What the New Form 5500 Means for 401k Advisors

It has potential to benefit plan sponsors, expose plan vulnerabilities

401k, Form 5500, retirementNew forms and new questions.

While the precise nature of any changes and the timing of implementation have yet to be finalized, proposals suggest that a ‘modernized’ Form 5500 will compel plan sponsors to deliver a trove of information—some of it new—in formats that facilitate data mining.

The new Form 5500 has the potential to be a double-edged tool that both benefits plan sponsors and exposes plan vulnerabilities.

With a more complete set of data available, assessments by various public and private organizations could help plan sponsors, providers, fiduciaries, and participants by:

  • Improving benchmarking across plan sizes, types, and industries, which could reduce litigation exposure.
  • Providing greater clarity on fees, revenue sharing, investment choices, and other plan characteristics and provider services.
  • Offering actionable information regarding the impact of investment options and plan structures on participation, performance, and retirement outcomes.

The sharper edge of modernization may be an improved ability to identify anomalies and compliance issues.

Considering the current level of enthusiasm for defined contribution plan lawsuits, formulating compliance strategies to reduce or eliminate Form 5500 vulnerabilities is a priority for many plan sponsors, consultants, and advisors.

One area of interest appears to be the treatment of missing and non-responsive participants’ balances, as well as the processes that plan sponsors have put in place to find missing participants and safeguard their balances.

Related, will be questions related to RMD calculations and distributions to missing participants.

It is also expected that new questions, proposed for Schedule H (financial information), will request data about uncashed distribution checks; an issue plan sponsors have addressed (or not) without clear regulatory guidance for many years. The questions may require plan sponsors to:

The simple reality is that uncashed check amounts remain plan assets, and plan sponsors retain fiduciary responsibility for those assets. Uncashed checks can increase plan costs, complicate plan administration, and expose plan fiduciaries to additional liability.

There are ways to avoid the potential headaches associated with the issue.

For instance, plans with automatic rollover provisions may choose to have all small balance accounts rolled into Safe Harbor IRAs instead of sending distribution checks to participants with balances of $1,000 or less.

Plans that have not yet adopted Safe Harbor automatic rollover provisions should consider the option. Plan documents should be modified to establish processes that are grounded in best practices.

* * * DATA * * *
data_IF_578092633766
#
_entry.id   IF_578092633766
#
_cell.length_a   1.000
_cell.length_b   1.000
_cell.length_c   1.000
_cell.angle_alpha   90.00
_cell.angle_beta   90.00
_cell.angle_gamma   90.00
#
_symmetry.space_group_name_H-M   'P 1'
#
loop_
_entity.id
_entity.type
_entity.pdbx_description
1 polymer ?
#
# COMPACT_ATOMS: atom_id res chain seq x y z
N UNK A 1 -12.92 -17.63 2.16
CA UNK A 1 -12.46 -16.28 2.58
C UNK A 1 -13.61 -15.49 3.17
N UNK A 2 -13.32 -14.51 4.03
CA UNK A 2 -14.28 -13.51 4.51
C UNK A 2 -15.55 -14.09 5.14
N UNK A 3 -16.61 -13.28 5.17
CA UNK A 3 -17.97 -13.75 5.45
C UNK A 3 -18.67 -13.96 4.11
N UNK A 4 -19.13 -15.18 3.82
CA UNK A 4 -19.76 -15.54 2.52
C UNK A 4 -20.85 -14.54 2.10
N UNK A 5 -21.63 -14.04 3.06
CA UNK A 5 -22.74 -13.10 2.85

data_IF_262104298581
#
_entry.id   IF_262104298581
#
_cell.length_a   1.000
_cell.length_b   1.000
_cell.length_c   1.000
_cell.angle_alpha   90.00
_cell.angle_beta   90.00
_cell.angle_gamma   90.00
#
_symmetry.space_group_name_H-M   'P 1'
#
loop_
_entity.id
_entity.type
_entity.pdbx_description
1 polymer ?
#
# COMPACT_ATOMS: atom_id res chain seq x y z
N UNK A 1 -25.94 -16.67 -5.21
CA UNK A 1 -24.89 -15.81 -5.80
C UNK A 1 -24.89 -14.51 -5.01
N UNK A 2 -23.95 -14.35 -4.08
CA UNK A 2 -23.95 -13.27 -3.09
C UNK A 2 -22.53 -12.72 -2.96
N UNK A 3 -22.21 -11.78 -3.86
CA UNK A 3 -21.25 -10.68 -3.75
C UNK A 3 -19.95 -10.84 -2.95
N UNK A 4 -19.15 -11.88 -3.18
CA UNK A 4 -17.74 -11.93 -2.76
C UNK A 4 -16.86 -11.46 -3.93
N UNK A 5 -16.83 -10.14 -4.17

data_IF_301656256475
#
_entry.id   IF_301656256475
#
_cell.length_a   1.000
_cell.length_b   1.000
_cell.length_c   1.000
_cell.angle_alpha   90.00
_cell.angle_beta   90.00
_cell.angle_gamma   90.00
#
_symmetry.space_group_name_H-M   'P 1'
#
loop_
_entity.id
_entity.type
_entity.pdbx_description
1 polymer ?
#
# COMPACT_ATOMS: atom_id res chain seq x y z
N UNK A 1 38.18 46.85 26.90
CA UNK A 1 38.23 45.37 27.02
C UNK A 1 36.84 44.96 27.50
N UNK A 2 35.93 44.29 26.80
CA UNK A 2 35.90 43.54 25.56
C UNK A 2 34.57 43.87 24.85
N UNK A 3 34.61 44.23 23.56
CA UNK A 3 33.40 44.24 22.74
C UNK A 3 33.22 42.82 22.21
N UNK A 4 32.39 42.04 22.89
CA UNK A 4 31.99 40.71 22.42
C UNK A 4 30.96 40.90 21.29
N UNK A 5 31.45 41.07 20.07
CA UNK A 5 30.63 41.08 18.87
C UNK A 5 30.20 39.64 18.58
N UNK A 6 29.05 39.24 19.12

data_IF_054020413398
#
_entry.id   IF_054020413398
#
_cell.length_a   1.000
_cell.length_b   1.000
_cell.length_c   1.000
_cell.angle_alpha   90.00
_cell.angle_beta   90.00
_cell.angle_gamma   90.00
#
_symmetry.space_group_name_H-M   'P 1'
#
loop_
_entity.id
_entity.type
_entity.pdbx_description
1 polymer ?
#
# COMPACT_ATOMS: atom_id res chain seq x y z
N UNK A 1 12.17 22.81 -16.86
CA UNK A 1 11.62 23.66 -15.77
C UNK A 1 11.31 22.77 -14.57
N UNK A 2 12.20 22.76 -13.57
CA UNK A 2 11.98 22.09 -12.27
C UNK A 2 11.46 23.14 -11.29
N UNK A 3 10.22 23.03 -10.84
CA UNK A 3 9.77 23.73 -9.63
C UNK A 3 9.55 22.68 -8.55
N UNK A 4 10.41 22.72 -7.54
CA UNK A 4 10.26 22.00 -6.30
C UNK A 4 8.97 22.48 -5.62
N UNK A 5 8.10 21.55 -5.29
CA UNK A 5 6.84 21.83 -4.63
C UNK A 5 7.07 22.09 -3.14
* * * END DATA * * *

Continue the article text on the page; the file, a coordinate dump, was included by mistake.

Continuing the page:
Automatic rollovers of uncashed check balances offer a slew of benefits. They may help plan sponsors and recordkeepers resolve several issues with the potential to result in significant liabilities.

  • First, automatic rollover IRAs remove lost and non-responsive participants’ accounts from plans, helping plan administrators maintain clean plan data.
  • Second, moving assets to Safe Harbor IRAs preserves the tax advantages conferred by qualified retirement plans so former participants assets remain intact.
  • Third, automatic rollovers may help reduce Form 5500 red flags that might trigger audits.
  • Fourth, removing small accounts and uncashed check assets may help reduce plan costs, limit fiduciary liability, and simplify plan administration, including Form 5500 preparation.
  • And most importantly, IRA providers have the tools to search and find the participants.

A final version of the modernized Form 5500 is expected by 2019, although the process may be delayed until a new head for EBSA has been appointed. Additionally, the DOL’s plate is very full.

In the meantime, plan sponsors should work with their plan’s service providers to better understand the ways a modernized Form 5500 may affect their plans, and develop compliance strategies that protect the plan and its participants.

Terry Dunne is senior vice president and managing director of Retirement Services at Millennium Trust Company, LLC. Dunne has over 35 years of extensive consulting experience in the financial services industry. Millennium Trust Company performs the duties of a directed custodian, and as such does not sell investments or provide investment, legal, or tax advice.

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